- Agreement on Sharing
- Fall 2017 Class Information
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- The Best Wonder Studio Friend
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Thursday, October 13, 2016
Sunday, October 9, 2016
A Message from our Guest Blogger: Kirsten Fisher!
Founder and CEO
Imagine Home Organization, LLC
Organize the Play Spaces in Your Home with these Tips
Whether you have a designated play room or not, you will likely find there are several places throughout the home where toys, crafts and games will live. Follow these guidelines within each space and you will keep from feeling overwhelmed by the kids’ stuff within the home.
1. Sort Similar Items Together.
Putting all the crayons together and placing with other art and craft supplies will make it easier to find and use when the creative mood strikes. Gathering all Legos, cars, dolls, Play Doh and other items and finding a home for each allows for children to fully engage with an activity because they aren’t searching for all the parts but using their imaginations to create.
Find containers for each category of toy that makes sense for you. For example, art supplies might have small containers to keep markers, crayons and pencils separate but then a larger container to house them all together with paper, stickers, scissors and glue. Cars, building blocks and dolls might have open baskets for each. Books may have their own bookshelf (or several in different areas of the home) or sit with other items using bookends or bins. You can be as creative as you want with the containers as long as each item or toy has a home. Containers also allow play time to be mobile. Rather than having to carry all the blocks from the corner to the living room for a family tower contest, you need only carry the bin and then return it to its “home” when the fun is over.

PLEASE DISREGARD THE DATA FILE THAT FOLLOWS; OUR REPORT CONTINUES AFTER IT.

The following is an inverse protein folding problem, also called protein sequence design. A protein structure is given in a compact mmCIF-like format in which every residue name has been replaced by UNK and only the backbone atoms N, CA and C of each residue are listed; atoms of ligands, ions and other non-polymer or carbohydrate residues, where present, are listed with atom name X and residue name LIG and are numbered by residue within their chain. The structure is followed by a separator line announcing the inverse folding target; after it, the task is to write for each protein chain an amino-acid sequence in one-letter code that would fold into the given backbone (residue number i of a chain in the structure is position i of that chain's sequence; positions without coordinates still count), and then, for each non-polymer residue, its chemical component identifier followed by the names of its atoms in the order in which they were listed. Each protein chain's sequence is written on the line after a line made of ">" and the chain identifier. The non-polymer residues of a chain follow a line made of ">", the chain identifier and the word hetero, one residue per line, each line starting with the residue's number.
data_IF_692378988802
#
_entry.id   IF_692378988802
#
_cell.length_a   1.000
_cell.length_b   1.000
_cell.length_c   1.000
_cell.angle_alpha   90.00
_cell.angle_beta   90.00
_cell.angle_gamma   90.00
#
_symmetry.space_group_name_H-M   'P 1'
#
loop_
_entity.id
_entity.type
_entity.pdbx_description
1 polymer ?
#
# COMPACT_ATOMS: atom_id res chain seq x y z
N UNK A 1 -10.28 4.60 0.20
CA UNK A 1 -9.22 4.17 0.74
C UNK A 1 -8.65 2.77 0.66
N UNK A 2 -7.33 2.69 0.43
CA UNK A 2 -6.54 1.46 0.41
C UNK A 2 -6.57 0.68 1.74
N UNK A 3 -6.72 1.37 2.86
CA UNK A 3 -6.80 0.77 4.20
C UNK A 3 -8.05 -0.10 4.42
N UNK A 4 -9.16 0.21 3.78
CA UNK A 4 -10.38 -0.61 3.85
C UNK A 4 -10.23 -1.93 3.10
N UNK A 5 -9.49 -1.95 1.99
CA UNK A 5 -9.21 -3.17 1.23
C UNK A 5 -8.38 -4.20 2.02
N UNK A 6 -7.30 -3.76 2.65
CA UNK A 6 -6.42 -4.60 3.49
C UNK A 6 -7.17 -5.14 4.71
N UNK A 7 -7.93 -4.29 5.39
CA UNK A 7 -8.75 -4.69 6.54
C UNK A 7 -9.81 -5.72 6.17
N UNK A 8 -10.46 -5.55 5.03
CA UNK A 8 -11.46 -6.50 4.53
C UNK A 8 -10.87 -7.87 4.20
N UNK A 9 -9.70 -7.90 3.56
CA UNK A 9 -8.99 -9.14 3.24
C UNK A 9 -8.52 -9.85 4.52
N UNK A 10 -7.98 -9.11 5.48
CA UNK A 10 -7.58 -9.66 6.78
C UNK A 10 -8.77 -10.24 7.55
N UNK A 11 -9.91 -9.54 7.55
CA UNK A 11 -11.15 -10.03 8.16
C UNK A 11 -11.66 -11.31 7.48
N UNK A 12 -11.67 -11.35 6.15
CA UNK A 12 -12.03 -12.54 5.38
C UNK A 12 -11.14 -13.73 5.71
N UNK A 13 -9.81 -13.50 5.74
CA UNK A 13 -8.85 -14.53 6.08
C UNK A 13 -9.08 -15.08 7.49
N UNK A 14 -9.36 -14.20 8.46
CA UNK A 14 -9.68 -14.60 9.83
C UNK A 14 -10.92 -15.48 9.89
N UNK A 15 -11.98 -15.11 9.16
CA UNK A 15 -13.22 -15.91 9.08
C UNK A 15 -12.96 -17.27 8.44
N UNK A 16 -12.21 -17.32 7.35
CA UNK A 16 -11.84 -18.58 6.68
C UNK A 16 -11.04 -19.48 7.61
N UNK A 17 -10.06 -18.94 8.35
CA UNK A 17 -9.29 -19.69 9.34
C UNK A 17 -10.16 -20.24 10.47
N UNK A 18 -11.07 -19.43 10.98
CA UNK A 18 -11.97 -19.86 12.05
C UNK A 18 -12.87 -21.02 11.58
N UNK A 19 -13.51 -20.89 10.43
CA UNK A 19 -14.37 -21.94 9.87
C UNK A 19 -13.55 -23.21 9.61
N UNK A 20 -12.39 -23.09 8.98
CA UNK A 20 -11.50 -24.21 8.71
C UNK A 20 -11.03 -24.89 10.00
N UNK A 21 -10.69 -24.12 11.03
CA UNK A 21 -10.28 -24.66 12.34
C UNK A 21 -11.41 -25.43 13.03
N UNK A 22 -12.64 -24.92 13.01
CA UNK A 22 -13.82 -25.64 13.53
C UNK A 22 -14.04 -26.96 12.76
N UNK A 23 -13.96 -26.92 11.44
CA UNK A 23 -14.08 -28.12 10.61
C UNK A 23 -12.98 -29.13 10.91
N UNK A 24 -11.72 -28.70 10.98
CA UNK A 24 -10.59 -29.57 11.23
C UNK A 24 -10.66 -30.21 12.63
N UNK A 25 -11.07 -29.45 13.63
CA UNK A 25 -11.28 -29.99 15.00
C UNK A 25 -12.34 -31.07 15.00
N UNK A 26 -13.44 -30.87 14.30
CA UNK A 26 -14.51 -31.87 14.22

3. Give Everything a Home.
Each toy, crayon, book and monster truck should have a home making cleanup a snap. This is not to say the home is the location where the fun must be contained. Use containers to bring the fun anywhere, just know it goes back home when you are finished.
4. Don’t Forget to Leave Open Space.
Kids need a bit of free space for creativity to flow. Whether they are building a prehistoric dinosaur robot village or adding sparkles to their favorite drawing, transport the items to provide enough space.
5. Make it Comfortable.
Give yourself and your kids seating so it is comfortable to stay, create and play. Child and adult sized seating is important so everyone can enjoy. Seating too is of course mobile.
6. Miscellaneous Bin.
It is OK to have a bin for toys that just don’t confirm to a category. Mine contains special rocks, a tape measure, a tire pressure gage, the latest birthday goodie bag items and a few things I can’t even identify but are precious to the kids.
7. Provide Access.
Use open bins and low shelves for items kids can access on their own. Use higher shelves for things that should have adult supervision. Mid-level shelves might contain things like puzzles and games that are OK if kids reach up and get but are a little more time consuming to pick up.
8. It’s Not About Perfection.
The spaces don’t need to look like they belong in Parenting Magazine as long as they work for you and your kids. You should feel you have an appropriate amount of adult space for your comfort level.
9. Get Outside.
Certain toys can be stored outside and others can come out for maximum enjoyment. I contain most of the toys that stay outside in a large basket on the porch but you could use a small shed or shelves in the garage, especially for more creative items like sand or water tables.
10. Keep Your Home Stocked and Updated.
Every couple of months it is important to go through the kids’ stuff and donate toys that are no longer used or age appropriate. Get rid of dried out markers, broken crayons, used papers and broken toys. Your kids can be a part of this process to learn the importance of giving to others and keeping your own space in order.
Posted by Shannon Booth Lipan at 5:40 PM